New Delhi, Oct 4 (IANS): Bangladesh Prime Minister Sheikh Hasina on Friday asked the business community in India to invest in Bangladesh, saying that her country offers a conducive environment and sustainable development.
“We also want to see trade and investment together where Indian big investors can set up industries in Bangladesh to the southeast Asian countries taking advantage of the improved connectivity between us,” she said while addressing a business meeting jointly organised by business chambers ASSOCHAM, CII and FICCI here.
“The trade and investment between our two countries are increasing and volume of bilateral trade has steadily grown during the past years. The balance of trade, however, is still largely in India’s favour. The volume of trade between two countries is nearly $10 billion. In 2018, Bangladesh was India’s eighth largest export destination with $8.8 billion export and our export to India also crossed $1 billion mark for the first time last year. So, the progress is visible, but there is lot of scope for further deepening our relations in the area of trade and investment,” Sheikh Hasina said.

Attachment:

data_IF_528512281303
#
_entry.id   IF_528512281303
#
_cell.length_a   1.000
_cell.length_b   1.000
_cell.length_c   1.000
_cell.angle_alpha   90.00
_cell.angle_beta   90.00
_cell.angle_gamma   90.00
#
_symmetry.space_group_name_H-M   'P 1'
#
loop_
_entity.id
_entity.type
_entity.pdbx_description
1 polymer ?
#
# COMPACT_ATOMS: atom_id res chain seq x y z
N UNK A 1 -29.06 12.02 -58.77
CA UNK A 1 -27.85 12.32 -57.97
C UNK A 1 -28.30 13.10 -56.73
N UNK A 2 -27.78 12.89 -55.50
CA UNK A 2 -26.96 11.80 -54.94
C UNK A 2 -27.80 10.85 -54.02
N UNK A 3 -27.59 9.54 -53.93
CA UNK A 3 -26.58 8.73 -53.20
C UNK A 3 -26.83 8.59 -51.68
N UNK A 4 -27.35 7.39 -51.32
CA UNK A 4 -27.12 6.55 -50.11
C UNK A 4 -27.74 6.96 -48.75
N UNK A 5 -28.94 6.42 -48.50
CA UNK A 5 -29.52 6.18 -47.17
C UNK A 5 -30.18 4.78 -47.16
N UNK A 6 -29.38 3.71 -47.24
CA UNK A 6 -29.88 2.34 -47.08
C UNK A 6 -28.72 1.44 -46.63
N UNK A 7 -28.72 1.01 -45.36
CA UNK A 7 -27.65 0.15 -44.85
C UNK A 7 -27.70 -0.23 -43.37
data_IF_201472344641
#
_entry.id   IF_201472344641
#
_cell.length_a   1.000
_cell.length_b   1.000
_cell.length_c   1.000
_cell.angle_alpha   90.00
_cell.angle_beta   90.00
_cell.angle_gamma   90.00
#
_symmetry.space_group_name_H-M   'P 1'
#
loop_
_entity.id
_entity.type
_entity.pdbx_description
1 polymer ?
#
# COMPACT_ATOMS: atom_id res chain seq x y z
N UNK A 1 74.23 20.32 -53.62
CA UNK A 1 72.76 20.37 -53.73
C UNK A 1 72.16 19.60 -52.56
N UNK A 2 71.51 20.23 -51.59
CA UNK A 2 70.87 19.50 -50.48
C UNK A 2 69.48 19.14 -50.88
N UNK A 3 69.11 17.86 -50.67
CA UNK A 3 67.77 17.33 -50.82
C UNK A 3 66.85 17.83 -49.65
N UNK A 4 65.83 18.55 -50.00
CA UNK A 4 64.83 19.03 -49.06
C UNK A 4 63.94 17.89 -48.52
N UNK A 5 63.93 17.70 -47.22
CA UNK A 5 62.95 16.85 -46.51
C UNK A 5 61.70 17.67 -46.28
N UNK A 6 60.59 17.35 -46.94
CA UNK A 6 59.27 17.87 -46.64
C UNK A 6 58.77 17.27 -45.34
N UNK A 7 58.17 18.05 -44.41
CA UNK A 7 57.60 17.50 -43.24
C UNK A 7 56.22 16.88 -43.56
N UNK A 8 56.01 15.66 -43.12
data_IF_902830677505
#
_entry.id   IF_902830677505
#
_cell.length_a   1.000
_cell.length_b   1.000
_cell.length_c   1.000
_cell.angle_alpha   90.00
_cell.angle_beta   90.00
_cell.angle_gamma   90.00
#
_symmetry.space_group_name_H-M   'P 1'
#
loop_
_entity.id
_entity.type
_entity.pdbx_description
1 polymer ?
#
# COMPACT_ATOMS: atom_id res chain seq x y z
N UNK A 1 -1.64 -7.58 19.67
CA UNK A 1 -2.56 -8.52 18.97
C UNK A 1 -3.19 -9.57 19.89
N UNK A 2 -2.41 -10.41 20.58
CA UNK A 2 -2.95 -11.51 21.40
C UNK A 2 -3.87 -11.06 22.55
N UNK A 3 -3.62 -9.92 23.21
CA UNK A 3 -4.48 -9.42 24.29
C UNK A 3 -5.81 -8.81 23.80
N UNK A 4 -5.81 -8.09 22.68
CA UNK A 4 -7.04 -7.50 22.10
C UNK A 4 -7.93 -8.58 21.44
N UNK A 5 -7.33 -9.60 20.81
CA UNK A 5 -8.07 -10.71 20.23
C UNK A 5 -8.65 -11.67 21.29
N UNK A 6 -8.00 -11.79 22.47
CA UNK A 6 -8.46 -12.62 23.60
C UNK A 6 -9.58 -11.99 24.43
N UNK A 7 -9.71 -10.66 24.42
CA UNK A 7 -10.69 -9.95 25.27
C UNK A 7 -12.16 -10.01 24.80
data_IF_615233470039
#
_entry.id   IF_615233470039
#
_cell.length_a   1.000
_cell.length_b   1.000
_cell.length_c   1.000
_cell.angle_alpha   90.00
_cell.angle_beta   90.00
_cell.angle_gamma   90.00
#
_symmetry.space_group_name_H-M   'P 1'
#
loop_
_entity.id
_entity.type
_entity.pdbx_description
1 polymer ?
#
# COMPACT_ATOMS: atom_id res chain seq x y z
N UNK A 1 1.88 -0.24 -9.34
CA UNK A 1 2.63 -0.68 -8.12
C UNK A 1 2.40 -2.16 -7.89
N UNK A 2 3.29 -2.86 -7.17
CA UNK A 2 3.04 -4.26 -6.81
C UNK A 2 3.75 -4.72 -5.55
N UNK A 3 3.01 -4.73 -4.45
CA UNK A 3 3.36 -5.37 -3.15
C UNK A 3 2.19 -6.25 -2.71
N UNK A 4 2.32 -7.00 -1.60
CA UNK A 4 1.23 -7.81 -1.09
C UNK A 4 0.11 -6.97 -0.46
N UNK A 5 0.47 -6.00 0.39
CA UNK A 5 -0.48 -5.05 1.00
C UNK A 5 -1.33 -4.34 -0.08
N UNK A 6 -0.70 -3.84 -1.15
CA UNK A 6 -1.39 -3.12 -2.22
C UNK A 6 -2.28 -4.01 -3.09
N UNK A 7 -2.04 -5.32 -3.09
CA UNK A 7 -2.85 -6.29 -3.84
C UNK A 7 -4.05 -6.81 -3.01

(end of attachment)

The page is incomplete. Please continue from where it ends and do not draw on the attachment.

Noting Bangladesh has achieved remarkable economic progress in the last decade, often recognized as “development model”, she said her country is one of the fastest growing economies in the world. It is the second-largest garment exporter, third-largest inland fish producer, fourth-largest freshwater fish producer, fourth-largest rice producer and eighth-largest remittance earning country, she said, adding: “If all these positive trends continue, we expect eventually to implement our Vision to make Bangladesh a developed country by 2041.”